TOOLING AROUND BRENTWOOD
[I have been waiting for a quiet Sunday night to do this one. Tonight was the night.]
We know (most of us do, anyway) that Heidstra saw Simpson in his white Bronco turn right from Dorothy Street, and proceed fast down Bundy. Very shortly later, Shively almost collided with him when he attempted to roar through the intersection of Bundy and San Vicente, against a red light, with his own headlights turned off. We have all wondered (haven't we?) just how long it would take Simpson to travel from where Heidstra saw him to where Shively saw him. I have always used the figure of two minutes for this, even though the direct route, if Simpson had made a left turn at
Dorothy and Bundy would have taken less than a minute.
THE SITUATION: There are a number of routes that one could take from south on Bundy at Dorothy to north on Bundy at San Vicente. I considered the three most obvious and direct routes:
South on Bundy to-
1. (left on) Darlington/(left on) Westgate/(left on) Gorham/(right
on) Bundy/San Vicente
2. (left on) Mayfield/(left on) Westgate/(left on) Gorham/(right on)
3. (right on) Mayfield/(right on) Gretna Green/(right on)
Montana/(left on) Bundy/San Vicente
Except for the portion of these routes that is on Bundy or Montana, all of them are on typical residential streets, here solidly lined with parked cars leaving enough room that when two cars pass, they can do it with a little care, but safely at about 15 mph. Otherwise, a speed of about 25
mph is as fast as one can go without imperiling loose pets. In most places I traveled near 25mph.
TRIALS: I visited the area between 7:55pm and 8:12 on Sunday, November 29, 1998. Traffic on Bundy was light: a bunch of six to eight cars in a span of a minute going north, and a similar bunch going south; only very occasional cars occurred between bunches. In all of the trials
described here I only encountered one car on a residential street, that was a car going in the opposite direction on Gretna Green on Route 3. I was slightly slowed by being behind other traffic at Bundy just before San Vicente on Route 2; I did not make adjustment for that. There were two
causes for slowing in the whole exercise, both on Route 2: 5 seconds for pedestrians crossing Gorham at Westgate, and an 8 second stop for through traffic on Bundy at Gorham. As a result, 13 seconds has been deducted from the observed time of Route 2 to produce the "Actual" time reported below. Not once in three trials was it necessary to stop for the signal at Bundy
and Montana; "rolling stops" were used for boulevard stops where possible.
There was one other type of obstacle encountered: road contours. There is a vicious dip on Westgate at the north side of Darlington. There are also three speed bumps on Gretna Green.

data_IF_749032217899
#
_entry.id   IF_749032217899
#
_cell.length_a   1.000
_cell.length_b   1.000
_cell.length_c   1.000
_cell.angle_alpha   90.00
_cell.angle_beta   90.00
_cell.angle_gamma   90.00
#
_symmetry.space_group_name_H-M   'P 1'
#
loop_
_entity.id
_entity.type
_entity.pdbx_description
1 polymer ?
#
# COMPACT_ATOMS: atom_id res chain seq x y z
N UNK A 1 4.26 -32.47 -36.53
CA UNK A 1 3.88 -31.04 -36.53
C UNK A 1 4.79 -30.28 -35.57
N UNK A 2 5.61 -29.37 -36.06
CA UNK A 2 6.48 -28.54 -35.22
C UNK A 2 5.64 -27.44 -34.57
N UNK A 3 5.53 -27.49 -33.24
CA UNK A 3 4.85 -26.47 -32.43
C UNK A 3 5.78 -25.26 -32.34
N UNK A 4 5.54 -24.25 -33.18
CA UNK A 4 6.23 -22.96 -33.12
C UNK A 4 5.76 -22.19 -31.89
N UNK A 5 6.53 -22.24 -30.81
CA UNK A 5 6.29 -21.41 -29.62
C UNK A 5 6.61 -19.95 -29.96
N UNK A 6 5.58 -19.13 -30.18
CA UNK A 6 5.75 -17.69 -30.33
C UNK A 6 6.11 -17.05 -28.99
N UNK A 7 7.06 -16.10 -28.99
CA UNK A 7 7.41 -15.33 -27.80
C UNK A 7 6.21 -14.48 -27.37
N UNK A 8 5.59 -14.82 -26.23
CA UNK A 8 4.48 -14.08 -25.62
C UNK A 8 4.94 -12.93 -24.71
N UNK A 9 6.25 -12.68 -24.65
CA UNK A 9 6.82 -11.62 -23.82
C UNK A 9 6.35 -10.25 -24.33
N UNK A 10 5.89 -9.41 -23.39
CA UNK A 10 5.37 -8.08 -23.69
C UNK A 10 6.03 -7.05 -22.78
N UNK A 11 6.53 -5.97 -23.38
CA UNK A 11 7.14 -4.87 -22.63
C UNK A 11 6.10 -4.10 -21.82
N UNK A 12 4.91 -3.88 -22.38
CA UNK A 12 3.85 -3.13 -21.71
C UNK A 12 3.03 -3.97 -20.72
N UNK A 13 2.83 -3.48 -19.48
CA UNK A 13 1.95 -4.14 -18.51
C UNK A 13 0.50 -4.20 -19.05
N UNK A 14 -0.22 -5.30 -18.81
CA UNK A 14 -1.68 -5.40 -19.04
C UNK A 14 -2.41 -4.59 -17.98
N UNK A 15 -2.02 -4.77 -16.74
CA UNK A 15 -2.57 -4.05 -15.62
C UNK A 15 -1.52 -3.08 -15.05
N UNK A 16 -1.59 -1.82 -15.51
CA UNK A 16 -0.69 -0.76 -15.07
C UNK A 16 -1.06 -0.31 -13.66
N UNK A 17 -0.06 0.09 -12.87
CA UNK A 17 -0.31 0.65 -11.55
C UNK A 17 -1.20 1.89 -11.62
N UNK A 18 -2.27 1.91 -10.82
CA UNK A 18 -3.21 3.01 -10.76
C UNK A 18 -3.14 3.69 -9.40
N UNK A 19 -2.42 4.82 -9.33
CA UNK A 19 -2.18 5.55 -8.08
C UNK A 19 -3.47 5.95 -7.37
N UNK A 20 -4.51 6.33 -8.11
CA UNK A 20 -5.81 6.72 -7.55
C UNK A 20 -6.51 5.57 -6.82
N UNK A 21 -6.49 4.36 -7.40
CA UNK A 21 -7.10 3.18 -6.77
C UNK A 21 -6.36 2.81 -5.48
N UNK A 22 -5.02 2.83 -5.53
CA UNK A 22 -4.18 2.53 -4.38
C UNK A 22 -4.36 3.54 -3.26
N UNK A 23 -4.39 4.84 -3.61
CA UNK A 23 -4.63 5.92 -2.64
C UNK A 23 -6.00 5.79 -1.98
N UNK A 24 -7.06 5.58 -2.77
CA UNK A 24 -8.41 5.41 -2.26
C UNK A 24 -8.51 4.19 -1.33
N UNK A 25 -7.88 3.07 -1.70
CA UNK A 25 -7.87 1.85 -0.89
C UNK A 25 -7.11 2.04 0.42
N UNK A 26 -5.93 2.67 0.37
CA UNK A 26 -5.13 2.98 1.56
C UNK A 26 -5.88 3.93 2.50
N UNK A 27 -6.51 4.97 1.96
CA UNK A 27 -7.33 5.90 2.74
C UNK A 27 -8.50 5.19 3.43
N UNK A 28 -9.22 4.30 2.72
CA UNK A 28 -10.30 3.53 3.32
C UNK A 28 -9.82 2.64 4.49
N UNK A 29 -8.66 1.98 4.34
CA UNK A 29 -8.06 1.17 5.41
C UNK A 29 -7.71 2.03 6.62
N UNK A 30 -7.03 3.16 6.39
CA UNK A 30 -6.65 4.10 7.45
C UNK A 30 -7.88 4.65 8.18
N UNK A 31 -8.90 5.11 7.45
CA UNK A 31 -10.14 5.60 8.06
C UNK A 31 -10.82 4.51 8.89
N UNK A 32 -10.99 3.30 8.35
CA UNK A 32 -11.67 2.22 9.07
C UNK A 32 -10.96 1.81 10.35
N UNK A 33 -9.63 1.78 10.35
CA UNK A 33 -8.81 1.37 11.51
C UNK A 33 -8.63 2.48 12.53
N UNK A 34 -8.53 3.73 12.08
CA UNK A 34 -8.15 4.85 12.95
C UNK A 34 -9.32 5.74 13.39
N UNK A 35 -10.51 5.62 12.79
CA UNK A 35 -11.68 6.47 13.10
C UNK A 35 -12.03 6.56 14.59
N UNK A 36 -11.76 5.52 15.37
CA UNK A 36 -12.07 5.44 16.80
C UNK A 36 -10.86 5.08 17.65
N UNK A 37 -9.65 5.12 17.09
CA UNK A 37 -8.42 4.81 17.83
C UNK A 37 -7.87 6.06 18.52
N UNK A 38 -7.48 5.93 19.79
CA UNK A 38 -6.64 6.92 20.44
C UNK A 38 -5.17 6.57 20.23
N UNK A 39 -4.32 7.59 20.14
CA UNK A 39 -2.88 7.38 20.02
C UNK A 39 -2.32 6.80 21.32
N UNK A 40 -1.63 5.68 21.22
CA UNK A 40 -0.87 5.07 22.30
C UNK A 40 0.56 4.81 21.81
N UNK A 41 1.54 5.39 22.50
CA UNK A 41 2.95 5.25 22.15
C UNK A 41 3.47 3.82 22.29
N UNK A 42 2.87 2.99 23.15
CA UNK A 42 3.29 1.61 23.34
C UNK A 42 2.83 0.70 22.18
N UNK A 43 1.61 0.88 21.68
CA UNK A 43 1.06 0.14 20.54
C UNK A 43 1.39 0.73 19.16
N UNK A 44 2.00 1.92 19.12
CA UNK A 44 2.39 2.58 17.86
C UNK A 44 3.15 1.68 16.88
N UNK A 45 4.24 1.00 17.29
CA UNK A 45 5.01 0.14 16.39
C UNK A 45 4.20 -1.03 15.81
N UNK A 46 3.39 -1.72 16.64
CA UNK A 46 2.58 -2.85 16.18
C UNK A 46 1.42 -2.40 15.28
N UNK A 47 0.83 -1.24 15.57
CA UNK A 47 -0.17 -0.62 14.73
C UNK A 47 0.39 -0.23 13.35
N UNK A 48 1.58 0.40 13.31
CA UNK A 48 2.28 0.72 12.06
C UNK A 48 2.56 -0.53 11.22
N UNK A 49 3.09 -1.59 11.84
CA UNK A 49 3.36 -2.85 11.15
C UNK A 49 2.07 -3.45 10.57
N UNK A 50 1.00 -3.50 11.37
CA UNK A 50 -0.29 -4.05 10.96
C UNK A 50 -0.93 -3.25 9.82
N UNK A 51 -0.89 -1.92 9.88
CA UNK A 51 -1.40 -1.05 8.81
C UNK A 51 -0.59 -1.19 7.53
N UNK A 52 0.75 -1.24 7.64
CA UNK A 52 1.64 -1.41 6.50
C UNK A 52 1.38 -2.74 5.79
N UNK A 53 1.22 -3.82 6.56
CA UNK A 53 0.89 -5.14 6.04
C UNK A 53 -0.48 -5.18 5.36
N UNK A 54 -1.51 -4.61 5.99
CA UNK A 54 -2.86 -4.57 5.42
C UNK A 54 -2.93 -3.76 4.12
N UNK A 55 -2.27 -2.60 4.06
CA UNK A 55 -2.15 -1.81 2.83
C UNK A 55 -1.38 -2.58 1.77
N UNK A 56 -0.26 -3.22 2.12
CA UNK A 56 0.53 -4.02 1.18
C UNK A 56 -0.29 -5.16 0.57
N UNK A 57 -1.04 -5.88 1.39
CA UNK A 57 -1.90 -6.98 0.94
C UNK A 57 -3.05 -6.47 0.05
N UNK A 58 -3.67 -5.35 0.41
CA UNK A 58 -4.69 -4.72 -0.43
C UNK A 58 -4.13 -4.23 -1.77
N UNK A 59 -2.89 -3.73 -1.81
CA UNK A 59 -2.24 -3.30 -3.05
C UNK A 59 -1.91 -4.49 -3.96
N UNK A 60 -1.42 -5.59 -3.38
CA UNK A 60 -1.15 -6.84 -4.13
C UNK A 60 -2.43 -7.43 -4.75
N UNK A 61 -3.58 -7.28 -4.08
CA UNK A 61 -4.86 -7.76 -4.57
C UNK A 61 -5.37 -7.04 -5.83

The results of traversing these three routes are-
ROUTE DIST ACTUAL ADJUSTED SPEED 1 0.8 mi. 2:02 min. 1:50 @ 90% 26.2mph 2 0.9 mi. 2:22 min. 2:08 @ 90% 25.3mph 3 0.7 mi. 1:52 min 1:35 @ 85% 26.5mph
Distances were measured with the car's trip odometer, times with a stopwatch. The actual time is the raw value shown by the stopwatch, except for Route 2 which has been reduced by 13 second. I assume that Simpson drove faster than I did, and his assumed time is tabulated as "Adjusted" as a specified fraction of the "Actual" time. The average speed based on the "Adjusted" time is also shown.
All in all, I consider these results are a reasonable approximation to the real possibilities of Simpson's travel between the points in question. I shall continue to use a nominal value of 2 minutes for this.
OTHER: For a motorist stopped facing east on Dorothy at Bundy, the illumination of the place where Heidstra was - at Dorothy and the east alley - is fairly well illuminated by the light at the corner. The light is on the same corner and there are no intervening trees or buildings. I could see a dark car parked just beyond the alley, even though a dip in the street caused my own headlights to shine on the Bundy pavement. I believe that Simpson could have seen Heidstra, and think that such a realization could cause him to chose to turn right, rather than proceed across Bundy. (He did not turn left because he knew that if he did he would encounter his own dog wandering in forlorn confusion in the street.)
I was a little confused by the bright lights of the city, but I think the following is true: the Mezzaluna has been replaced by a restaurant called "Universal Pasta," and the Westward Ho Market has been replaced by a market called, "Whole Foods."
Dick Wagner ( Van Nuys, CA (11/29/98) NG_488